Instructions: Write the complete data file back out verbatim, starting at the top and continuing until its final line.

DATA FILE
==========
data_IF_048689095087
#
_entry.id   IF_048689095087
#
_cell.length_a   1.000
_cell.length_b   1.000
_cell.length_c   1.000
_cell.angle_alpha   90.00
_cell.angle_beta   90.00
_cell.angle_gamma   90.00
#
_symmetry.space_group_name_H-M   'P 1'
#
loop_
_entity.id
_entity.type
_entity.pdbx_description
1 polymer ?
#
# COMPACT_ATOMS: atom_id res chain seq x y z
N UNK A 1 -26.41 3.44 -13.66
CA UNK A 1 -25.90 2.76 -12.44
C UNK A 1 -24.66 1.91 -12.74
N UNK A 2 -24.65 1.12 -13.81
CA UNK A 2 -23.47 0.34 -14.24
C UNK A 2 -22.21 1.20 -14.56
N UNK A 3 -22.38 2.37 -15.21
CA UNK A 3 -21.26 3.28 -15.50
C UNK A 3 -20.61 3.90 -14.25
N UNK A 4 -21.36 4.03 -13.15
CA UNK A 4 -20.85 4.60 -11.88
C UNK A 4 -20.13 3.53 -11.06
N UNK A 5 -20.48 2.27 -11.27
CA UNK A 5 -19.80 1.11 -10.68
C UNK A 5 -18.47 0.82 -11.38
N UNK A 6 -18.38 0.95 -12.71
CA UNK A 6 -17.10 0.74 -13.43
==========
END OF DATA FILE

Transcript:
data_IF_048689095087
#
_entry.id   IF_048689095087
#
_cell.length_a   1.000
_cell.length_b   1.000
_cell.length_c   1.000
_cell.angle_alpha   90.00
_cell.angle_beta   90.00
_cell.angle_gamma   90.00
#
_symmetry.space_group_name_H-M   'P 1'
#
loop_
_entity.id
_entity.type
_entity.pdbx_description
1 polymer ?
#
# COMPACT_ATOMS: atom_id res chain seq x y z
N UNK A 1 -26.41 3.44 -13.66
CA UNK A 1 -25.90 2.76 -12.44
C UNK A 1 -24.66 1.91 -12.74
N UNK A 2 -24.65 1.12 -13.81
CA UNK A 2 -23.47 0.34 -14.24
C UNK A 2 -22.21 1.20 -14.56
N UNK A 3 -22.38 2.37 -15.21
CA UNK A 3 -21.26 3.28 -15.50
C UNK A 3 -20.61 3.90 -14.25
N UNK A 4 -21.36 4.03 -13.15
CA UNK A 4 -20.85 4.60 -11.88
C UNK A 4 -20.13 3.53 -11.06
N UNK A 5 -20.48 2.27 -11.27
CA UNK A 5 -19.80 1.11 -10.68
C UNK A 5 -18.47 0.82 -11.38
N UNK A 6 -18.38 0.95 -12.71
CA UNK A 6 -17.10 0.74 -13.43